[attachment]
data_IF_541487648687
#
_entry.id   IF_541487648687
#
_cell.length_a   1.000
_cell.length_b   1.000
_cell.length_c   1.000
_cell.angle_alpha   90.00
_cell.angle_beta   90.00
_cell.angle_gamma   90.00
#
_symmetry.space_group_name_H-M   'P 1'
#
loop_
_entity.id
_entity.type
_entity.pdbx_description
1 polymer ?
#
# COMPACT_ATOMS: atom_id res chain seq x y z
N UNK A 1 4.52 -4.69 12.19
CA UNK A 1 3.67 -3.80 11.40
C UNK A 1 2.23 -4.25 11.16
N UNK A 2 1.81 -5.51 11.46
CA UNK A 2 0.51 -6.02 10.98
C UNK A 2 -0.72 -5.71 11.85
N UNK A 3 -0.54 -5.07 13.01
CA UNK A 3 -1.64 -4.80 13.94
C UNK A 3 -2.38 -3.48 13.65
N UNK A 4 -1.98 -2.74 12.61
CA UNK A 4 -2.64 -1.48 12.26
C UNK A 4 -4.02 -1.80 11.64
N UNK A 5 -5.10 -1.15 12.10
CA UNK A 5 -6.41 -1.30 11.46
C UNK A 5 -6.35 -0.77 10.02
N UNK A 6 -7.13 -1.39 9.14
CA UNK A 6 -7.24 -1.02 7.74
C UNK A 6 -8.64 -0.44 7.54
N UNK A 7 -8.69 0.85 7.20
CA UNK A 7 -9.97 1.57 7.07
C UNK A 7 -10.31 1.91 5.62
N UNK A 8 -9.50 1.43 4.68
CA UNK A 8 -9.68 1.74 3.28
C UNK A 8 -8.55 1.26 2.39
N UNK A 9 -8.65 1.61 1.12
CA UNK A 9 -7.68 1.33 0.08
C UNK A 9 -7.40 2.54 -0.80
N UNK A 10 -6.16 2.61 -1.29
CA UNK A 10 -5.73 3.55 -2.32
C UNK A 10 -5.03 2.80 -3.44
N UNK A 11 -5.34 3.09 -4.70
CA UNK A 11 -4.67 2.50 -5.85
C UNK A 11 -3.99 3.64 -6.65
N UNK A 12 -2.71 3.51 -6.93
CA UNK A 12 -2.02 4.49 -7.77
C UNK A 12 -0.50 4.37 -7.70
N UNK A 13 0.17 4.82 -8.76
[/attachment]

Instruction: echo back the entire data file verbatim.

data_IF_541487648687
#
_entry.id   IF_541487648687
#
_cell.length_a   1.000
_cell.length_b   1.000
_cell.length_c   1.000
_cell.angle_alpha   90.00
_cell.angle_beta   90.00
_cell.angle_gamma   90.00
#
_symmetry.space_group_name_H-M   'P 1'
#
loop_
_entity.id
_entity.type
_entity.pdbx_description
1 polymer ?
#
# COMPACT_ATOMS: atom_id res chain seq x y z
N UNK A 1 4.52 -4.69 12.19
CA UNK A 1 3.67 -3.80 11.40
C UNK A 1 2.23 -4.25 11.16
N UNK A 2 1.81 -5.51 11.46
CA UNK A 2 0.51 -6.02 10.98
C UNK A 2 -0.72 -5.71 11.85
N UNK A 3 -0.54 -5.07 13.01
CA UNK A 3 -1.64 -4.80 13.94
C UNK A 3 -2.38 -3.48 13.65
N UNK A 4 -1.98 -2.74 12.61
CA UNK A 4 -2.64 -1.48 12.26
C UNK A 4 -4.02 -1.80 11.64
N UNK A 5 -5.10 -1.15 12.10
CA UNK A 5 -6.41 -1.30 11.46
C UNK A 5 -6.35 -0.77 10.02
N UNK A 6 -7.13 -1.39 9.14
CA UNK A 6 -7.24 -1.02 7.74
C UNK A 6 -8.64 -0.44 7.54
N UNK A 7 -8.69 0.85 7.20
CA UNK A 7 -9.97 1.57 7.07
C UNK A 7 -10.31 1.91 5.62
N UNK A 8 -9.50 1.43 4.68
CA UNK A 8 -9.68 1.74 3.28
C UNK A 8 -8.55 1.26 2.39
N UNK A 9 -8.65 1.61 1.12
CA UNK A 9 -7.68 1.33 0.08
C UNK A 9 -7.40 2.54 -0.80
N UNK A 10 -6.16 2.61 -1.29
CA UNK A 10 -5.73 3.55 -2.32
C UNK A 10 -5.03 2.80 -3.44
N UNK A 11 -5.34 3.09 -4.70
CA UNK A 11 -4.67 2.50 -5.85
C UNK A 11 -3.99 3.64 -6.65
N UNK A 12 -2.71 3.51 -6.93
CA UNK A 12 -2.02 4.49 -7.77
C UNK A 12 -0.50 4.37 -7.70
N UNK A 13 0.17 4.82 -8.76